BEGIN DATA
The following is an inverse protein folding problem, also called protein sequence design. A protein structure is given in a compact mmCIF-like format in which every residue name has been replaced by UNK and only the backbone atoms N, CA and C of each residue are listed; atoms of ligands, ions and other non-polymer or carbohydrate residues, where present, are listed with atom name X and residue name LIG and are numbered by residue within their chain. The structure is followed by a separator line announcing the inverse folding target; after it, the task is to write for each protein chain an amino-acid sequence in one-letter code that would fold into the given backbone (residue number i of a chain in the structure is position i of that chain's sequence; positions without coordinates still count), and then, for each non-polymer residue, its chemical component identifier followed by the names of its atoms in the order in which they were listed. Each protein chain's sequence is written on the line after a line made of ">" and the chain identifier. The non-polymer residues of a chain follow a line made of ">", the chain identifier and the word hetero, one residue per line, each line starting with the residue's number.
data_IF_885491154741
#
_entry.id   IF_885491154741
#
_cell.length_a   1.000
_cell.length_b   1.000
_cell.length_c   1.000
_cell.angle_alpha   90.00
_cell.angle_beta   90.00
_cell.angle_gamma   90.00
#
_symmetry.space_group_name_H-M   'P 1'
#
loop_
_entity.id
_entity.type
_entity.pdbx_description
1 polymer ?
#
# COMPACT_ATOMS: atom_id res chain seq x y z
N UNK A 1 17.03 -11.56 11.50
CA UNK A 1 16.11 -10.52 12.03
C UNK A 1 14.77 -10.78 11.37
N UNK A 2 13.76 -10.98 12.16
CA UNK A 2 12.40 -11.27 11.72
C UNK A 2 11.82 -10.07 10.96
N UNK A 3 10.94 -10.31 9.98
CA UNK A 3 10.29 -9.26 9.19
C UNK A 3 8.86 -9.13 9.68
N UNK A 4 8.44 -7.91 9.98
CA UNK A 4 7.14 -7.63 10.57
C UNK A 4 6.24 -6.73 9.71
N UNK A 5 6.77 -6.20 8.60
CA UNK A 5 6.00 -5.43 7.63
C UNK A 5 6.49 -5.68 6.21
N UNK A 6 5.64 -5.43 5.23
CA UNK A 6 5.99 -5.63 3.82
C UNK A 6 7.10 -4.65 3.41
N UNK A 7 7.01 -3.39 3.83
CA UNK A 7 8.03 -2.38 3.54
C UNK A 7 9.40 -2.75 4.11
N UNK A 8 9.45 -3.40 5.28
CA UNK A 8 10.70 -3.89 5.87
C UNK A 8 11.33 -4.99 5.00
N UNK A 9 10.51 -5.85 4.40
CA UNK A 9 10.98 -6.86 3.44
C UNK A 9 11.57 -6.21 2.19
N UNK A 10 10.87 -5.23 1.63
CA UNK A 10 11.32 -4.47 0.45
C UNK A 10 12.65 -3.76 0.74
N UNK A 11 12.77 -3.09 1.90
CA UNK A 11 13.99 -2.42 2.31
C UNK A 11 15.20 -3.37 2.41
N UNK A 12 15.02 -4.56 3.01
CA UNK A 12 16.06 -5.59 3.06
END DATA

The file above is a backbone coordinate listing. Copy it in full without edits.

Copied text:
The following is an inverse protein folding problem, also called protein sequence design. A protein structure is given in a compact mmCIF-like format in which every residue name has been replaced by UNK and only the backbone atoms N, CA and C of each residue are listed; atoms of ligands, ions and other non-polymer or carbohydrate residues, where present, are listed with atom name X and residue name LIG and are numbered by residue within their chain. The structure is followed by a separator line announcing the inverse folding target; after it, the task is to write for each protein chain an amino-acid sequence in one-letter code that would fold into the given backbone (residue number i of a chain in the structure is position i of that chain's sequence; positions without coordinates still count), and then, for each non-polymer residue, its chemical component identifier followed by the names of its atoms in the order in which they were listed. Each protein chain's sequence is written on the line after a line made of ">" and the chain identifier. The non-polymer residues of a chain follow a line made of ">", the chain identifier and the word hetero, one residue per line, each line starting with the residue's number.
data_IF_885491154741
#
_entry.id   IF_885491154741
#
_cell.length_a   1.000
_cell.length_b   1.000
_cell.length_c   1.000
_cell.angle_alpha   90.00
_cell.angle_beta   90.00
_cell.angle_gamma   90.00
#
_symmetry.space_group_name_H-M   'P 1'
#
loop_
_entity.id
_entity.type
_entity.pdbx_description
1 polymer ?
#
# COMPACT_ATOMS: atom_id res chain seq x y z
N UNK A 1 17.03 -11.56 11.50
CA UNK A 1 16.11 -10.52 12.03
C UNK A 1 14.77 -10.78 11.37
N UNK A 2 13.76 -10.98 12.16
CA UNK A 2 12.40 -11.27 11.72
C UNK A 2 11.82 -10.07 10.96
N UNK A 3 10.94 -10.31 9.98
CA UNK A 3 10.29 -9.26 9.19
C UNK A 3 8.86 -9.13 9.68
N UNK A 4 8.44 -7.91 9.98
CA UNK A 4 7.14 -7.63 10.57
C UNK A 4 6.24 -6.73 9.71
N UNK A 5 6.77 -6.20 8.60
CA UNK A 5 6.00 -5.43 7.63
C UNK A 5 6.49 -5.68 6.21
N UNK A 6 5.64 -5.43 5.23
CA UNK A 6 5.99 -5.63 3.82
C UNK A 6 7.10 -4.65 3.41
N UNK A 7 7.01 -3.39 3.83
CA UNK A 7 8.03 -2.38 3.54
C UNK A 7 9.40 -2.75 4.11
N UNK A 8 9.45 -3.40 5.28
CA UNK A 8 10.70 -3.89 5.87
C UNK A 8 11.33 -4.99 5.00
N UNK A 9 10.51 -5.85 4.40
CA UNK A 9 10.98 -6.86 3.44
C UNK A 9 11.57 -6.21 2.19
N UNK A 10 10.87 -5.23 1.63
CA UNK A 10 11.32 -4.47 0.45
C UNK A 10 12.65 -3.76 0.74
N UNK A 11 12.77 -3.09 1.90
CA UNK A 11 13.99 -2.42 2.31
C UNK A 11 15.20 -3.37 2.41
N UNK A 12 15.02 -4.56 3.01
CA UNK A 12 16.06 -5.59 3.06